October 12, 2018
What’s Your Origin Story?
from Chef Gregg Nelson
Most chefs have an origin story that helps explain how they came to a life in food, and for many people it starts in childhood. Whether you grew up eating macaroni and cheese or eggplant Parmesan or Vietnamese noodle soup, your earliest food experiences shape who you are as a chef. And a lot of times these experiences make it all the way to our menus.
I grew up in working-class Jersey City, NJ, and like many others in our Italian and Irish neighborhood we went “down the Shore” in the summer. My mother wasn’t a great cook, but she did the day-to-day cooking and my dad excelled at the Sunday roasts and weekend grilling. Being English and Norwegian—not known for great cuisine—both my parents borrowed freely from our Italian neighbors.
Mom did the standards, like eggplant Parmesan; one of my aunts was Italian and taught her how to make it so it was very light and delicious, and we’d have leftovers in sandwiches. You had to slice the eggplant very thin and then dry it off and fry it, and it was so good I’d steal it right off the sheet pan after it was fried.
We had a lot of cookouts when we went to the Jersey shore, simple things like corn-on-the-cob and Jersey tomatoes and my grandmother’s potato salad, which became my mother’s potato salad. I still make it to this day. It was pretty traditional—potatoes and apple cider vinegar, sugar and Best Foods mayonnaise—always Best Foods—but at the very end you beat an egg and mix it into the finished salad (and keep it well-chilled). That egg adds richness, and coats the potatoes and knits all the flavors together. People who don’t even like potato salad will eat mine. It’s those kinds of traditions that have stuck with me throughout my professional life. Simple, fresh food, like sliced beefsteak tomato sandwiches with nothing more than salt and mayonnaise on white bread. You don’t even need bacon and lettuce.
I have to laugh at the whole “farm-to-table” thing now, because when a friend and I opened our first restaurant, in San Francisco, we turned the backyard into a garden where we grew a lot of our own tomatoes and onions and peppers. The 1989 earthquake came along about six months after we opened that restaurant and split the building in half, but until then all my customers complimented me on our tomatoes.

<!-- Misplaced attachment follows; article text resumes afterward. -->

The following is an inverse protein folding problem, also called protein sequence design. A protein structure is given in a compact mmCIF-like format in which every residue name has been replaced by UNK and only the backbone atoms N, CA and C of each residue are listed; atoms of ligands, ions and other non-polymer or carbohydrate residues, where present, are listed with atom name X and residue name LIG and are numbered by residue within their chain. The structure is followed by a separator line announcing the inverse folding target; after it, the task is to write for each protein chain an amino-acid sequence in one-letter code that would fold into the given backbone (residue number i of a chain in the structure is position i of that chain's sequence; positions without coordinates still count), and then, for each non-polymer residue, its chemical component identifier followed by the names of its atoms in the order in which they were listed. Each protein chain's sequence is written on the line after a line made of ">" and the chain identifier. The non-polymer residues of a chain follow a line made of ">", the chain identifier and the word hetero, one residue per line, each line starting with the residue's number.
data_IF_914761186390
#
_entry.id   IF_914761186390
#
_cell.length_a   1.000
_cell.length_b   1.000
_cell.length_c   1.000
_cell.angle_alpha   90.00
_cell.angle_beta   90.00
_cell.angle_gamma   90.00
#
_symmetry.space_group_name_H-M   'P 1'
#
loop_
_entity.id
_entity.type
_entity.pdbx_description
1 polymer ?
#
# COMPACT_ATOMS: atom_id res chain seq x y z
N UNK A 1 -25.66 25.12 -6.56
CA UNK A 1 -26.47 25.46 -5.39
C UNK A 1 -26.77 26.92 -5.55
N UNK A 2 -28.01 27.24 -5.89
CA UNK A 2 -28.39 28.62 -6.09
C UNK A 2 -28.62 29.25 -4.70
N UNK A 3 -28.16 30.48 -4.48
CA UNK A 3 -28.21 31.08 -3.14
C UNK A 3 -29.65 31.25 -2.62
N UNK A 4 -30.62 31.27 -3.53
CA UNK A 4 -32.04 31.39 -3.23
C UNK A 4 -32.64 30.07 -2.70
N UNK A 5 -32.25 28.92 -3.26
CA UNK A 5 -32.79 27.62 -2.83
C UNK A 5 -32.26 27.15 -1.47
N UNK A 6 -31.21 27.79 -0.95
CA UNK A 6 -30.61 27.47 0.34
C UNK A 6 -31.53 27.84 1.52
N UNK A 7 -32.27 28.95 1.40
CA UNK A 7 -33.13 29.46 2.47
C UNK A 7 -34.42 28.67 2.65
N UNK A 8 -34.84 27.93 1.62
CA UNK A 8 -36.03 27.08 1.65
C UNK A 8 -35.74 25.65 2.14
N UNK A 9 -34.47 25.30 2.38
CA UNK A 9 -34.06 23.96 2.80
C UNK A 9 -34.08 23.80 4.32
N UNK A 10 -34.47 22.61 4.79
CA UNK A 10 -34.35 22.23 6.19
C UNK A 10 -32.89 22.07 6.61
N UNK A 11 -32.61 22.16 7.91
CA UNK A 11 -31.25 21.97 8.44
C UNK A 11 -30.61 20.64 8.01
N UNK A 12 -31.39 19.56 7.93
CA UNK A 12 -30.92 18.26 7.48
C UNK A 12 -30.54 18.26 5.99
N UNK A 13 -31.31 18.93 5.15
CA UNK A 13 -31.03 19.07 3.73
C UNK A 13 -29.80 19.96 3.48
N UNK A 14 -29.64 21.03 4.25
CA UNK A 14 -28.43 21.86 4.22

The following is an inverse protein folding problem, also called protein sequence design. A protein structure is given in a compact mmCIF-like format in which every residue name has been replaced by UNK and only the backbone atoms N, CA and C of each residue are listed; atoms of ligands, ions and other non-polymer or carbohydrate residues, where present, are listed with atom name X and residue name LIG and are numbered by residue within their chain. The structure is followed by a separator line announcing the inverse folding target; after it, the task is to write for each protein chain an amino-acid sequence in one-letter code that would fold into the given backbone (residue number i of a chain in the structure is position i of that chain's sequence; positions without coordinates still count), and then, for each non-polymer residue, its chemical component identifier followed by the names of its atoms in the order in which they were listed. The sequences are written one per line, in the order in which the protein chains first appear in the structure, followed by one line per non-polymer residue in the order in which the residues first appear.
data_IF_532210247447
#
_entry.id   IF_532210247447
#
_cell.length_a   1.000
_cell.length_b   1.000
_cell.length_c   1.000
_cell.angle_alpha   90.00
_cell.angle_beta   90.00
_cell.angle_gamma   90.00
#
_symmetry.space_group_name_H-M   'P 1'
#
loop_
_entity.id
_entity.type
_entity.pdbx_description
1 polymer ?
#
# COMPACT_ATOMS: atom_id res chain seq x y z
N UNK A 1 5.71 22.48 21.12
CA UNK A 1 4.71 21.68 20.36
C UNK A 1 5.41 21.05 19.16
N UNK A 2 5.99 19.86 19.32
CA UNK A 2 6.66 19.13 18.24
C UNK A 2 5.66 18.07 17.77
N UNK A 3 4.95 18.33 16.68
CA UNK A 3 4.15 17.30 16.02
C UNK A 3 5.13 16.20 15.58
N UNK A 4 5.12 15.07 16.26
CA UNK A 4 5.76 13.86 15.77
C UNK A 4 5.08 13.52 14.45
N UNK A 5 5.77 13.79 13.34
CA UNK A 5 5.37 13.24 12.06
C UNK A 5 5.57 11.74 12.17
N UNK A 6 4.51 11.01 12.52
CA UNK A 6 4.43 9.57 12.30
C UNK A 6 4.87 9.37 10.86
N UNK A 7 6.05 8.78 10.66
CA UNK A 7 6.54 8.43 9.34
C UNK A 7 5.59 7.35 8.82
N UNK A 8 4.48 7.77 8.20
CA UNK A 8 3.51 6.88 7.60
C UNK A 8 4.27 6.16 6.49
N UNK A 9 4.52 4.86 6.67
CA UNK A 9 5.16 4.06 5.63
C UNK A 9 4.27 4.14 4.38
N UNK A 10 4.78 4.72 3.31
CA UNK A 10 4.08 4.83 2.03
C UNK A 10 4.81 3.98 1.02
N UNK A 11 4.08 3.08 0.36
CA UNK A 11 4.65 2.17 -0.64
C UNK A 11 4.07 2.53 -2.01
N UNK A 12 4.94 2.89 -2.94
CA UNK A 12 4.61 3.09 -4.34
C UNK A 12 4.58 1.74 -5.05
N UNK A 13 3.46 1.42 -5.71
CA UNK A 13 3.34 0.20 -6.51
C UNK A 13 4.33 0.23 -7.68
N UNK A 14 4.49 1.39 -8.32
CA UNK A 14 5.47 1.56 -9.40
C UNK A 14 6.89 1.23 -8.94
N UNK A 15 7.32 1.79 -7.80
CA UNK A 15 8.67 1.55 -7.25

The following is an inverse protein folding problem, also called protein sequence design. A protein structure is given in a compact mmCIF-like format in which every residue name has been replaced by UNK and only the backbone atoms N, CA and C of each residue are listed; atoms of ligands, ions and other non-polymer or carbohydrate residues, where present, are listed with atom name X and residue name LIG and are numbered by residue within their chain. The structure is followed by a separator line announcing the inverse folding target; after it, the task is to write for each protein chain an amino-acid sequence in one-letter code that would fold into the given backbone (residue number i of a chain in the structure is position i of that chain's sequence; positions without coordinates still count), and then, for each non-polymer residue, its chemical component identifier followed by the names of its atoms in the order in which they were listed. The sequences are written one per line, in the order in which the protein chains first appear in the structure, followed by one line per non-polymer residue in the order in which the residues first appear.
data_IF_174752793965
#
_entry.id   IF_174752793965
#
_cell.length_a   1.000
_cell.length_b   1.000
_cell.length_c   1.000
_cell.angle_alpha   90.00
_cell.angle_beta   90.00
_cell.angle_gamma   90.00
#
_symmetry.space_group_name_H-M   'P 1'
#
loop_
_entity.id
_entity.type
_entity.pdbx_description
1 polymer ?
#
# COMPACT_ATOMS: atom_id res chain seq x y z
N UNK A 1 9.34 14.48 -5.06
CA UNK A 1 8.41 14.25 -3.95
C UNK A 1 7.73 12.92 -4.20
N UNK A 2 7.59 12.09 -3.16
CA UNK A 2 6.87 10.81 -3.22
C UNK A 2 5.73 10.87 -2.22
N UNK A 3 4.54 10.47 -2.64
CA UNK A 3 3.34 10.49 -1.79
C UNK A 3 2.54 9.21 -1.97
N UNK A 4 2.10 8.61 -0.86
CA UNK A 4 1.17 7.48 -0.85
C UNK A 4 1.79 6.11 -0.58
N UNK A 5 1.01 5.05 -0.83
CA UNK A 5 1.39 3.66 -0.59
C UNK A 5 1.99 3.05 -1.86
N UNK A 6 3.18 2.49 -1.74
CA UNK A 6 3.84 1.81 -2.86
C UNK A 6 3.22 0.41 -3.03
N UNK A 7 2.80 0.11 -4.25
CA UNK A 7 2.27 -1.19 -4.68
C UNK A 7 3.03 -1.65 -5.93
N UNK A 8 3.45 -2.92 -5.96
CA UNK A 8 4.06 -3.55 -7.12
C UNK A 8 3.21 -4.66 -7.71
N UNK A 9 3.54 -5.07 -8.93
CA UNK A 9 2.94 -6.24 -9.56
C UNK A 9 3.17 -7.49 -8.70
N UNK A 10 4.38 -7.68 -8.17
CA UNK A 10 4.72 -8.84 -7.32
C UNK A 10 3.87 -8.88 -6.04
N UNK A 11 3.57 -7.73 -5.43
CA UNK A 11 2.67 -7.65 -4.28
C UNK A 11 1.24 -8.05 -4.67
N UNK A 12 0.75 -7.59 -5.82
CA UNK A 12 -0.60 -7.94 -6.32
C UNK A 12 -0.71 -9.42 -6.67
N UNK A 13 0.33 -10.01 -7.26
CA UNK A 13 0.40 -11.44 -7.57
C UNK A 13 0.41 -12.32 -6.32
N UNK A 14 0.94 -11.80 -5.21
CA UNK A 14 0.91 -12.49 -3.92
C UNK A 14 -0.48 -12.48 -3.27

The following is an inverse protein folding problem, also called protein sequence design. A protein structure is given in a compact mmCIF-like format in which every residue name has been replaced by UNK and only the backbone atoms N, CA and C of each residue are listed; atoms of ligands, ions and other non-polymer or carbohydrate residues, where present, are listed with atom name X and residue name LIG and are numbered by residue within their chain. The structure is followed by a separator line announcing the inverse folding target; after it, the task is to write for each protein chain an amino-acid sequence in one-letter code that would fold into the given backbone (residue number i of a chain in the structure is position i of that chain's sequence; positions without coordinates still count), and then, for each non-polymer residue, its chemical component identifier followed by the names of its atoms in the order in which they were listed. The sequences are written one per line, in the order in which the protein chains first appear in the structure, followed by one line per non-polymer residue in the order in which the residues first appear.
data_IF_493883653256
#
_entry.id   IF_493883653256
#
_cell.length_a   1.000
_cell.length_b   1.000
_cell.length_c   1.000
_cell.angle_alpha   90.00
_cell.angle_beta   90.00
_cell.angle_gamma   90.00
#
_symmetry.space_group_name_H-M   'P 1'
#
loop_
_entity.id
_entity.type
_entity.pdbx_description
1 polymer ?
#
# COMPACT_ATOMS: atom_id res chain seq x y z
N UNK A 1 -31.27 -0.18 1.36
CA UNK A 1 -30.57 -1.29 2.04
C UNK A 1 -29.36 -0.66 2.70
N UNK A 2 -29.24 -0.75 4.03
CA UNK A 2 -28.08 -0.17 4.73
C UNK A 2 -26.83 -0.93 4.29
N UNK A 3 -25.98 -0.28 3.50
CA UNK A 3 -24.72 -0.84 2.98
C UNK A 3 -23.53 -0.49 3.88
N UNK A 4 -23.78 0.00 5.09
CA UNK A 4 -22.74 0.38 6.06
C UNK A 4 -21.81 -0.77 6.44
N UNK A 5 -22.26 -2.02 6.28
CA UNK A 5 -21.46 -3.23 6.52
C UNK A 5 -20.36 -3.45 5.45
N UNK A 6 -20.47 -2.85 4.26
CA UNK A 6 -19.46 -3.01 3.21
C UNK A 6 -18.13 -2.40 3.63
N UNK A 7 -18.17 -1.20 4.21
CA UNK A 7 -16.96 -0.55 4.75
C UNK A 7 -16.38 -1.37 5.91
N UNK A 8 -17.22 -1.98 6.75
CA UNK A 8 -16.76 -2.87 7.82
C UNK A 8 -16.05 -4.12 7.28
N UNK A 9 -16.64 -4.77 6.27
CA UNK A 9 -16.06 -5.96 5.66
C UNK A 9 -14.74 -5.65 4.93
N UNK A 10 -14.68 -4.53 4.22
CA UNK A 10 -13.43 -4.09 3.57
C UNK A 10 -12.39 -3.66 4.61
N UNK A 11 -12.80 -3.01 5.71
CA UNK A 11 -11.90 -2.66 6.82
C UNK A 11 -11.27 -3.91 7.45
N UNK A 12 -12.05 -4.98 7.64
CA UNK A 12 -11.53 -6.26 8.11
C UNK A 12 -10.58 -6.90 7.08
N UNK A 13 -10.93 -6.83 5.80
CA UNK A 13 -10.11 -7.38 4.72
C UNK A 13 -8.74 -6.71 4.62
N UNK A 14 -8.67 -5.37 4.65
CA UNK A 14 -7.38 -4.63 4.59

Growing up, we ate a lot of seafood in the summer, and my dad introduced me to mussels with spicy marinara sauce and fresh raw clams. We’d go crabbing and throw the whole crabs right into red sauce for pasta. My mom would make baked clams oreganata with a little piece of bacon on top, which would sometimes burn a bit in the oven. So when I make baked clams I chop the bacon and mix it in with the breadcrumbs so you get all the flavor together. That’s a lot of what we do as chefs—translate our taste memories and tweak them a bit or improve them so they work on our menus today. It’s become a big trend to serve nostalgic childhood favorites with a twist on menus today, but really these are our food origin stories.
Pot Roast– My mother, and her mother, made a pretty traditional pot roast but she always added a little ketchup in the stock for sweetness (today we recognize that as umami). I do it like that, too, only I use short ribs and brown the tomato paste with ketchup, and I use Minor’s Beef Base: and a little Maggi Seasoning for the braising liquid. Sometimes I’ll add Pinot Noir to make Beef Bourguignon, which I serve over noodles.
Onion Soup Gratinée– I have always loved a good, classic onion soup, topped with a crouton and lots of cheese. I use my mom’s basic recipe, which calls for chicken and beef stock, but I’ve elevated it a bit by using Minor’s Classical Reductions Reduced Chicken Stock and the new Reduced Brown Stock, which includes veal to make it more complex and add body.